The facts about cardiac arrest and resuscitation (CPR)

The American Heart Association (AHA) is having its annual Scientific Session and some of the information below is taken from presentations made there.

First, some initial information.

A cardiac arrest is not the same as a heart attack

A cardiac arrest occurs when the heart stops pumping. It may stop pumping effectively because of an arrhythmia or chaotic heart rhythm (like ventricular fibrillation.)

Therefore, in some cardiac arrests, the heart is not at a standstill. But since it isn’t pumping, blood pressure falls to zero and the patient rapidly loses consciousness. Almost always without resuscitation the patient will die. The goal of the resuscitation is to get the heart to beat rhythmically again and raise the blood pressure so that blood can perfuse vital organs like the brain, heart, liver, kidneys and others.

A heart attack occurs when the circulation though one or more coronary arteries is blocked. The part of the heart served by that artery gets starved for oxygen and nutrients and may die. A heart attack may cause a cardiac arrest.

Some basic data on cardiac arrests:

  • Almost 400,000 cardiac arrests occur in the United States per year.
  • About 88% of cardiac arrests don’t occur in a hospital, they occur at home. The life you save may be that of a spouse, parent, child, other relative, close friend or neighbor.
  • Many cardiac arrest victims don’t look ill before the arrest. They may not have any history of heart disease or previous heart attack.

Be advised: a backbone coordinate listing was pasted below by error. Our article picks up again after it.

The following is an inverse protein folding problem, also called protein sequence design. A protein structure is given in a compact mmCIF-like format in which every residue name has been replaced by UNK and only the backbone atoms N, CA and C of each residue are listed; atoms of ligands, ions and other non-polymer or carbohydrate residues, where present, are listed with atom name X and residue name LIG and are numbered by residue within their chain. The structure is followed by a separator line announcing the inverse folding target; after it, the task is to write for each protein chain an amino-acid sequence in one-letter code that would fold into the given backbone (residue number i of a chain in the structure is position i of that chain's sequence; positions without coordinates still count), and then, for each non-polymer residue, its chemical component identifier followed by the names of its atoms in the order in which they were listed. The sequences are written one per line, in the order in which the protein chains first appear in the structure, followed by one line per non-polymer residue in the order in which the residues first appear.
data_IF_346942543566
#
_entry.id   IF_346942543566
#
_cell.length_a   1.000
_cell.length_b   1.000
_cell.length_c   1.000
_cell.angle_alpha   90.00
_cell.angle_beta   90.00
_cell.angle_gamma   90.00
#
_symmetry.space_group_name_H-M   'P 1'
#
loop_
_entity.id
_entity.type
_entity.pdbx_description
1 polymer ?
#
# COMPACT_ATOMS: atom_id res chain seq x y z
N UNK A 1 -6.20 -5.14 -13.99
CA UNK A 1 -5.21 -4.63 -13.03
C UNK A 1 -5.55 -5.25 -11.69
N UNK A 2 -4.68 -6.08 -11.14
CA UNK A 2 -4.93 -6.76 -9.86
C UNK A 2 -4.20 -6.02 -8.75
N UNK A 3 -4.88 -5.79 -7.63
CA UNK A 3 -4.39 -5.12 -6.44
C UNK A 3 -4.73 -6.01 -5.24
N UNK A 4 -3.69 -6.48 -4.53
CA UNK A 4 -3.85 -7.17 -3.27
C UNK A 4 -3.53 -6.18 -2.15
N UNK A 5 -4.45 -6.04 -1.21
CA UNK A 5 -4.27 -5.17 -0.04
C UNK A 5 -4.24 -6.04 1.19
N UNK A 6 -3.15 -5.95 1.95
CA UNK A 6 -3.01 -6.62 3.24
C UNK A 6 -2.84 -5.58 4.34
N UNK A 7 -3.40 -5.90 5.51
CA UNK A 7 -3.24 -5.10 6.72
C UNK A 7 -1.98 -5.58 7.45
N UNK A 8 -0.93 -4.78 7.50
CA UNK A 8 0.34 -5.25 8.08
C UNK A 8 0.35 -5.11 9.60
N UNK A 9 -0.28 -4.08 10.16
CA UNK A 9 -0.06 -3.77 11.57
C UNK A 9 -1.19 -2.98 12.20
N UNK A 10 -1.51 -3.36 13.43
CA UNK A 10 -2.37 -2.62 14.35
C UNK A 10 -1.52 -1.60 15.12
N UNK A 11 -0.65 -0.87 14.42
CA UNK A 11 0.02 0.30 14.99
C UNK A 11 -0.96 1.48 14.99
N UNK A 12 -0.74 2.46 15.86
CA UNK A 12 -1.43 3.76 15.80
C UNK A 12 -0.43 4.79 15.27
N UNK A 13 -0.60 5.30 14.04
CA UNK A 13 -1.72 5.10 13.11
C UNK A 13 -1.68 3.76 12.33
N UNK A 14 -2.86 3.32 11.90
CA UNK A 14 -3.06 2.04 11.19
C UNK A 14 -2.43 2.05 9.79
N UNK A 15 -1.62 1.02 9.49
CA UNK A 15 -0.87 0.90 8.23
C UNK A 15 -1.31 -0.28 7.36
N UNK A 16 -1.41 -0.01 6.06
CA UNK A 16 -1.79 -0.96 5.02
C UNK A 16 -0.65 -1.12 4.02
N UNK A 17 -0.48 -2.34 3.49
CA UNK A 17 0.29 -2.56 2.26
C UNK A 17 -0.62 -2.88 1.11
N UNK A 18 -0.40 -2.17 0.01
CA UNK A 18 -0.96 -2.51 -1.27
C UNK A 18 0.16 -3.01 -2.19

• Only 32% of out-of-hospital cardiac arrest victims receive CPR from a bystander. Because of this and other facts, only about 8% of cardiac arrest patients survive when an arrest occurs at home or in public.
  • Blacks are almost twice as likely to experience cardiac arrests in a public place as whites.
  • A survey showed that 70% of Americans feel helpless during a public cardiac arrest. The reasons are that those people either don’t know how to do CPR, or don’t do it because there has been a lapse between their training in CPR and when they are called upon to use it.
  • More men experience cardiac arrests (53%) than women (47%.)
  • Women tend to have worse outcomes than men when resuscitated.

Early initiation of CPR is important

It follows from some of the above information that if more victims of cardiac arrest received bystander CPR, more might survive. One study looked at how to do just that.

hands-only-cprEmergency Medical Service (EMS) dispatchers were told to get the caller to EMS to start CPR. The dispatchers were given instructions to read to the bystander(s) to walk them through CPR even if they had no previous training. They would read form a script and encourage the bystanders to continue CPR till EMS arrived. Though their instructions were more detailed than this, the AHA recommends the following:

Don’t be afraid; your actions can only help. If you see an unresponsive adult who is not breathing or not breathing normally, call 911 and push hard and fast on the center of the chest.